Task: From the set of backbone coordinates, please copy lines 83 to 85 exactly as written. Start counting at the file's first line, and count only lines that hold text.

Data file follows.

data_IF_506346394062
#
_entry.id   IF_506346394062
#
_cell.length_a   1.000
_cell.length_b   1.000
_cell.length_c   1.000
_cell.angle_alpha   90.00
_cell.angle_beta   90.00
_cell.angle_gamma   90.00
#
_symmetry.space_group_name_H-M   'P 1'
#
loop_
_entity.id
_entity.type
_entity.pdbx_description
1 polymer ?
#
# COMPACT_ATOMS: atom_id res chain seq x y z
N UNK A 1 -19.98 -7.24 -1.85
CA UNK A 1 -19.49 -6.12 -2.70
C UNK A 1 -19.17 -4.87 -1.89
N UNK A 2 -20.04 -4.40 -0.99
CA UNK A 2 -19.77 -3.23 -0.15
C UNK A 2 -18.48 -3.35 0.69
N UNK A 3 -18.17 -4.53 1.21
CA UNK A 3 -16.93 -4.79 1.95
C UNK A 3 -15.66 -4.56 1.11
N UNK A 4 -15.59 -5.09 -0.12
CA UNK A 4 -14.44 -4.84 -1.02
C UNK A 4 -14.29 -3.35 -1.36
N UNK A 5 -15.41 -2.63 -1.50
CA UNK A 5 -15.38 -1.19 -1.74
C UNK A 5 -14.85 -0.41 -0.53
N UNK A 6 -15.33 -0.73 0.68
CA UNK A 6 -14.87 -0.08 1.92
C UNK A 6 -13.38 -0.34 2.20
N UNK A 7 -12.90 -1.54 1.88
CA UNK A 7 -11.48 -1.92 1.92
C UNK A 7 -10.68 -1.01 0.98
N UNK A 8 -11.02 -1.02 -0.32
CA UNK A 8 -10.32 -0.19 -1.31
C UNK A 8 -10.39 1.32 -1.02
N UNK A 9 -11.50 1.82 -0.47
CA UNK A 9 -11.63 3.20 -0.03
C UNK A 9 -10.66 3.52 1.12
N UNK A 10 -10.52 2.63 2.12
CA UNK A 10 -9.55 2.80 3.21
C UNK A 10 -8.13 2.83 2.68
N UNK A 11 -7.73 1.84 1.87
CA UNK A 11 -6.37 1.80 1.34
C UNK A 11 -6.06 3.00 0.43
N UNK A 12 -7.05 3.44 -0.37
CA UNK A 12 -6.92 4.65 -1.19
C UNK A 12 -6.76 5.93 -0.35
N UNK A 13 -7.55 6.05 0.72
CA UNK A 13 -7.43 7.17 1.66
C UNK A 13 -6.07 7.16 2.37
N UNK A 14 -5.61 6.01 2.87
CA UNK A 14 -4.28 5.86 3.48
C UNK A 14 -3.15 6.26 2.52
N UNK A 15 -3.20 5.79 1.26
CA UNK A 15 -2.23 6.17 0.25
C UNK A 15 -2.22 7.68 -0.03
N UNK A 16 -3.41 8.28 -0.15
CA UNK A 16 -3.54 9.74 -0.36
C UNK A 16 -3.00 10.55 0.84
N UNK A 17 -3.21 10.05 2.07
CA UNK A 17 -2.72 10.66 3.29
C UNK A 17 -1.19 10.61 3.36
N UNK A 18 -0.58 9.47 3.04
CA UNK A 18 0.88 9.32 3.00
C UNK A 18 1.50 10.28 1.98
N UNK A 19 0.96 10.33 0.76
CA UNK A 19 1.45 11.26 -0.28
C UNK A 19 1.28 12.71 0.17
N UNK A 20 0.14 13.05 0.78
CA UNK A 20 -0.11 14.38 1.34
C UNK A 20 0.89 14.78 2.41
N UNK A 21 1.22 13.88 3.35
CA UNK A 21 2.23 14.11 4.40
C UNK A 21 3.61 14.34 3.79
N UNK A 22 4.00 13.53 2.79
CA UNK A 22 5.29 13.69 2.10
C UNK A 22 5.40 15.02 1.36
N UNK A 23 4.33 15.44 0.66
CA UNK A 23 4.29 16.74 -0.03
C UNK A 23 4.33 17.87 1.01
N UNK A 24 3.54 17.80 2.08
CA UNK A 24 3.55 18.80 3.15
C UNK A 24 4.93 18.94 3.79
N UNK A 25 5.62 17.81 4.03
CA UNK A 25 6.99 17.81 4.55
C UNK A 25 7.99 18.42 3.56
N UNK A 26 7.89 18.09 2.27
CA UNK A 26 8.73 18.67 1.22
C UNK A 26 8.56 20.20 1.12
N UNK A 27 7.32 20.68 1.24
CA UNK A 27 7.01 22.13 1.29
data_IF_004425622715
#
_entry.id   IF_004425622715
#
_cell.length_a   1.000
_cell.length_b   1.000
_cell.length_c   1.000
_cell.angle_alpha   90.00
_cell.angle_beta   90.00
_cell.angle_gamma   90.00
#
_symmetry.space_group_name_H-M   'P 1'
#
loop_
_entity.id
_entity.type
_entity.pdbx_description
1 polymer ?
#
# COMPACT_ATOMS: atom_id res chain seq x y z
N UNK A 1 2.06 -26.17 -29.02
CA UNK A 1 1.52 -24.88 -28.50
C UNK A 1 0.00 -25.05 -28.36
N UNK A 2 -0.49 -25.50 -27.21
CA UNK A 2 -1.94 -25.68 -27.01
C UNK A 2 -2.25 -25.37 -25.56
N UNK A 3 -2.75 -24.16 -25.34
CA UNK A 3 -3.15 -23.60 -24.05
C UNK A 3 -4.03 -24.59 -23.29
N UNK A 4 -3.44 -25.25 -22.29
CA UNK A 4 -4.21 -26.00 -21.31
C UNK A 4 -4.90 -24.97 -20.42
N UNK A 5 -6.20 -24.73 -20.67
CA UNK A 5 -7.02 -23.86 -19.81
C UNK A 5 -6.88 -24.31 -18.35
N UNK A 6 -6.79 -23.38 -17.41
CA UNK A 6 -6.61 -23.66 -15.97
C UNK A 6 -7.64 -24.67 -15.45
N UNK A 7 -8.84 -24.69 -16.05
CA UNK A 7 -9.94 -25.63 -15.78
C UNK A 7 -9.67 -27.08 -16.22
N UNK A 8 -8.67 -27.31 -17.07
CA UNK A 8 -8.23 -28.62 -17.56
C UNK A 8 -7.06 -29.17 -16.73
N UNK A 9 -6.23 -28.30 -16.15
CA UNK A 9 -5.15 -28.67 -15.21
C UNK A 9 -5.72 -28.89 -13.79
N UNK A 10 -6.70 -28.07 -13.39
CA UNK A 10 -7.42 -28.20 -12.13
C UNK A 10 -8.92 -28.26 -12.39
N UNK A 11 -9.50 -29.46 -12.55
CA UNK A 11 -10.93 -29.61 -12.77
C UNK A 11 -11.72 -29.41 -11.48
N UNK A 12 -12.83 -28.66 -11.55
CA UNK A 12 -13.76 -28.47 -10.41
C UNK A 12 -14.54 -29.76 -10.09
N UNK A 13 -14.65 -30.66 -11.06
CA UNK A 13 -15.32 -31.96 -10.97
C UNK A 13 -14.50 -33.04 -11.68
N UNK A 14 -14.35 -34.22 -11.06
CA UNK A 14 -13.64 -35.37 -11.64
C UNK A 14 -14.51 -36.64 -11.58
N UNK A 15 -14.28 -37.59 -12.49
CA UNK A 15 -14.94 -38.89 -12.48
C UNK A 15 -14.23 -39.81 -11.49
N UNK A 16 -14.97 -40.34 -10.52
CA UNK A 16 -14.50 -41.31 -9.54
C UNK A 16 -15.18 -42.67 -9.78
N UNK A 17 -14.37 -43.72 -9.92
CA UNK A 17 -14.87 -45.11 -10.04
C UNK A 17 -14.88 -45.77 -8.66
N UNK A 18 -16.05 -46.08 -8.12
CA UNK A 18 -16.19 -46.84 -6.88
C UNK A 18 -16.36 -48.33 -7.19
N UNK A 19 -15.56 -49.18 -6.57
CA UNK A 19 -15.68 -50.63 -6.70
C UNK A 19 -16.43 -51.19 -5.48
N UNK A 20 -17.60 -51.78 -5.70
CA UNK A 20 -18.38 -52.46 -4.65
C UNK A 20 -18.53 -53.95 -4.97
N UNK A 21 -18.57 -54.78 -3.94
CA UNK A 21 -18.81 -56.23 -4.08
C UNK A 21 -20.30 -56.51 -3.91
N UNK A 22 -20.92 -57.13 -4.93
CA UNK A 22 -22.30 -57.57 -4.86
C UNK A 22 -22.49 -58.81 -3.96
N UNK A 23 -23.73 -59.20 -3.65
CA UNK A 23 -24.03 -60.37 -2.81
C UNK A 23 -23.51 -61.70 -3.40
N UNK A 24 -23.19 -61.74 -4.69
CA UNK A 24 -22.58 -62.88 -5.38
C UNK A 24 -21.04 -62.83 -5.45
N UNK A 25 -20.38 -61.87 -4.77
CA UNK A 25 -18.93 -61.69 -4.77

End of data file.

C UNK A 21 3.61 14.34 3.79
N UNK A 22 4.00 13.53 2.79
CA UNK A 22 5.29 13.69 2.10